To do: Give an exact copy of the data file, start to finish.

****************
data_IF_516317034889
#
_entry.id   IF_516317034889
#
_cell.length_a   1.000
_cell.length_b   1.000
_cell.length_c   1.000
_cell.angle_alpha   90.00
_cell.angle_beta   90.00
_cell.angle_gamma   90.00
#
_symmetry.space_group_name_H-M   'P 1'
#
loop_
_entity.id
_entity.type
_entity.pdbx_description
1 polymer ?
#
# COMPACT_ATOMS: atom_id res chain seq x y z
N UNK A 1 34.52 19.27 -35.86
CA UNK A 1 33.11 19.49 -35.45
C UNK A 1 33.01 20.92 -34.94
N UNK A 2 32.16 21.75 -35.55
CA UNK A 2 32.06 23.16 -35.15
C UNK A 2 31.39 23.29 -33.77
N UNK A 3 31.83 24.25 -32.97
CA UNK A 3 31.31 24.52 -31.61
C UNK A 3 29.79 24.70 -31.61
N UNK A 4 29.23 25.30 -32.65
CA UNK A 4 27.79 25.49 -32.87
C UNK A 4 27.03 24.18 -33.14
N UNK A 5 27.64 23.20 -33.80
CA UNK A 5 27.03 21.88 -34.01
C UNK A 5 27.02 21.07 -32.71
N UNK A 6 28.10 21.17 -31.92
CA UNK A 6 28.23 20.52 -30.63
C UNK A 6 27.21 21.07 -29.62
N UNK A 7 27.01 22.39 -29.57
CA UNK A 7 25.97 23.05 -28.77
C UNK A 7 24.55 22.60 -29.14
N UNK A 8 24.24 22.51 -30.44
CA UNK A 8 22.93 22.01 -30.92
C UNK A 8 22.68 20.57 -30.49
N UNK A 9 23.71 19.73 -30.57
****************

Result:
data_IF_516317034889
#
_entry.id   IF_516317034889
#
_cell.length_a   1.000
_cell.length_b   1.000
_cell.length_c   1.000
_cell.angle_alpha   90.00
_cell.angle_beta   90.00
_cell.angle_gamma   90.00
#
_symmetry.space_group_name_H-M   'P 1'
#
loop_
_entity.id
_entity.type
_entity.pdbx_description
1 polymer ?
#
# COMPACT_ATOMS: atom_id res chain seq x y z
N UNK A 1 34.52 19.27 -35.86
CA UNK A 1 33.11 19.49 -35.45
C UNK A 1 33.01 20.92 -34.94
N UNK A 2 32.16 21.75 -35.55
CA UNK A 2 32.06 23.16 -35.15
C UNK A 2 31.39 23.29 -33.77
N UNK A 3 31.83 24.25 -32.97
CA UNK A 3 31.31 24.52 -31.61
C UNK A 3 29.79 24.70 -31.61
N UNK A 4 29.23 25.30 -32.65
CA UNK A 4 27.79 25.49 -32.87
C UNK A 4 27.03 24.18 -33.14
N UNK A 5 27.64 23.20 -33.80
CA UNK A 5 27.03 21.88 -34.01
C UNK A 5 27.02 21.07 -32.71
N UNK A 6 28.10 21.17 -31.92
CA UNK A 6 28.23 20.52 -30.63
C UNK A 6 27.21 21.07 -29.62
N UNK A 7 27.01 22.39 -29.57
CA UNK A 7 25.97 23.05 -28.77
C UNK A 7 24.55 22.60 -29.14
N UNK A 8 24.24 22.51 -30.44
CA UNK A 8 22.93 22.01 -30.92
C UNK A 8 22.68 20.57 -30.49
N UNK A 9 23.71 19.73 -30.57